A good exegetical exposition must include specific application to the audience. You must state clearly what you want your audience to know as a result of your exposition, what you want them to believe, and on the basis of that, what you want them to do (actually do‑‑not “realize, know, think, understand, remember,” etc., but “do"). It must be clear and positive. If it is negative (“do not do such and such”) you must state how to avoid it and what to do instead; if it is vague (“have greater faith”) you must tell them how to do that. In sum, you are answering the question “so what?” for your exposition.
There are several important guidelines to keep in mind when drawing applications from the Old Testament passages:
1. Isolate the timeless theological truth to be applied, but work within the corresponding “arena.”
When seeking to apply the message, be sure you apply the main theological idea of the passage. Individual applications can be made along the way f rom verse to verse. But at the end you are driving the main point home. This really should be your expository idea, if that has been done correctly. The old German proverb fits well here: “The main thing is to make the main thing the main thing.”
The difficult thing, however, is to make the theological idea the point and not the arena or setting in which it is revealed. For example, the laws in Leviticus 11‑15 all deal with holiness, sanctification‑‑that is the point behind the specifics. The laws cover food, childbirth, mildew, emissions, and the like. These are areas in which the theological principle will apply‑‑but it is the theology that is to be applied, not the detailed regulations of Israel’s laws. What I would do is note the setting and circumstances of the passage, especially if they are culturally tied to a people or a place like Israel. Then, I would look for a comparable arena, setting, or circumstance in my audience’s experience in which that theological point can be made. I may have to abstract some to get there, but that can be done. For example, sanctification will have an application to the way we live, what we eat, how we dress, and the like. If I am on a narrative like David and Goliath, I shall have to abstract the setting to conflicts, maybe even to spiritual warfare, to show how the people of God need faith to deal with attacks on the faithful. If it is a psalm, the task is usually easier, unless the circumstances of the psalm are specifically Israelite. But generally, prayer, praise, slander, gossip, inner guilt feelings, etc., run straight across the board in all ages.
2. Watch for distinctions between the testaments.
People do not pay much attention to this point‑‑it smacks of biblical literalism or dispensationalism (‑‑most of those who use these in a pejorative sense haven’t a clue as to what they are talking about). The point is that there are some major differences between the testaments. The New Testament may simply carry the Old Testament idea across; but more often it will modify an idea, and occasionally nullify it. While we affirm that all Scripture is profitable for instruction and righteousness, we must also recognize that often what it regulated has been changed or done away with‑‑holy war against the Canaanites, food and clothing restrictions, marriage laws with the relative, animal sacrifices, pilgrimages to Jerusalem, temple priesthood, removal from service for bodily defects, curses, and a host of others.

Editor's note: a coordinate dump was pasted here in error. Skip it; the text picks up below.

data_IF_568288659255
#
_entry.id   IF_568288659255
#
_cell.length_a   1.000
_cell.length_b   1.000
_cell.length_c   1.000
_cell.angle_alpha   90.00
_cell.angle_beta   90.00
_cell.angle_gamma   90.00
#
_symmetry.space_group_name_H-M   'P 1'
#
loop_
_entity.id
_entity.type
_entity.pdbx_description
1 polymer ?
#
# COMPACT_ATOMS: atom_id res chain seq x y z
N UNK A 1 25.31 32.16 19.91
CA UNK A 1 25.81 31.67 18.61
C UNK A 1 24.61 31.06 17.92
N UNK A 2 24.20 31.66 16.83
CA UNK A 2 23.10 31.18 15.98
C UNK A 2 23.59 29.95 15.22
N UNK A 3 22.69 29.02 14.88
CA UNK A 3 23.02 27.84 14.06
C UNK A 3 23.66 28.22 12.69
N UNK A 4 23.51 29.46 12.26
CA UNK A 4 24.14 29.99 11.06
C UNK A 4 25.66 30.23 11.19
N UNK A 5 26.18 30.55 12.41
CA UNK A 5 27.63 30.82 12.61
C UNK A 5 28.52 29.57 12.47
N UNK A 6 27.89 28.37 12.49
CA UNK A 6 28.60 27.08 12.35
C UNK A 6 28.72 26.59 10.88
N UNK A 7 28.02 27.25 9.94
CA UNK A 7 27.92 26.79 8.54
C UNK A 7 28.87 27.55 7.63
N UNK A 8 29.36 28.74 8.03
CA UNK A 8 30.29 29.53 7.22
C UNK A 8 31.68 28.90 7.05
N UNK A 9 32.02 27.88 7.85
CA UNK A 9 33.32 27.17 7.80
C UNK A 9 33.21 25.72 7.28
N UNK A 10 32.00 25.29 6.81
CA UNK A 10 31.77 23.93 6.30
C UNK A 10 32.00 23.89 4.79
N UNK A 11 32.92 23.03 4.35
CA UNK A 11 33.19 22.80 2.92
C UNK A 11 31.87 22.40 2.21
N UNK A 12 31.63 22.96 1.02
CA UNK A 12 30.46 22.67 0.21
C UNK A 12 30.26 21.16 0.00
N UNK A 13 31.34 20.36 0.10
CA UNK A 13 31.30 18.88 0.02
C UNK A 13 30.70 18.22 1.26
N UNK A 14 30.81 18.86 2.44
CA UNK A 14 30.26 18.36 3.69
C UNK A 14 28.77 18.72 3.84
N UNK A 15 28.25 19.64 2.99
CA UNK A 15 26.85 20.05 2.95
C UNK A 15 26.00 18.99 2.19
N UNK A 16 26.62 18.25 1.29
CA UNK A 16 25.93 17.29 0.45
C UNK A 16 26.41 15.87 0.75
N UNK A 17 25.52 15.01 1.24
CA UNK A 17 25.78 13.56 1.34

So you must state the timeless principle of the passage‑‑its theology; and then you must show how that worked out in Israel’s experience, and how it works out today. Leviticus 4 teaches that there is no acceptance by God without the atoning blood of a substitutionary sacrifice. That is true in both testaments; but the old is the type, and the new is the fulfillment. You must explain the type as well as the fulfillment. Your application must carry the truth to its New Testament fulfillment‑‑because we have a different and better covenant.
3. Distinguish between primary and secondary applications.
There will be times when you can legitimately derive an application from a passage, but it was not what the passage was primarily designed to do. For example, Psalm 2 makes its own direct and immediate application to unbelievers to submit to the LORD and His King. If you make your main application to Christians, either to be comforted by this, or to engage in evangelism like the psalmist seems to be, that is in there, implied, applicable‑‑but secondary. You cannot make the message to Christians: Be wise and submit to the Son. They have done that! But if your audience is almost all true believers, then you will tell what the main point is, and then say there are other applications that we as Christians can derive, such as . . . .
4. Do not elevate the application to interpretation.
In an application you are telling people what the text means to us, what you think we should do in response to it. Your suggestions can get quite specific. But too often different groups will make those applications the binding authority, as if they were Scripture. If the text does not state the application, you must be cautious about this. Affirm what it affirms as binding; suggest the applications that you would derive from it. For example, if the text says “Train up a child in the way that he should go” and you decide that includes properly motivating the child‑‑fine, but do not say God is telling us to motivate our children. That may be wise, it may be helpful, it may be a very good suggestion, it may be taught elsewhere‑‑but that may be saying something very different than the Hebrew idea of “train” up a child, unless your exegesis has shown that the verb includes that idea. All I am stressing is that whatever you tell people to do had better be what the text is clearly telling them to do, or that is a clear implication from the text. And if the text provides a general principle, then we can suggest ways to implement it, ways that harmonize with other clear teachings of Scripture.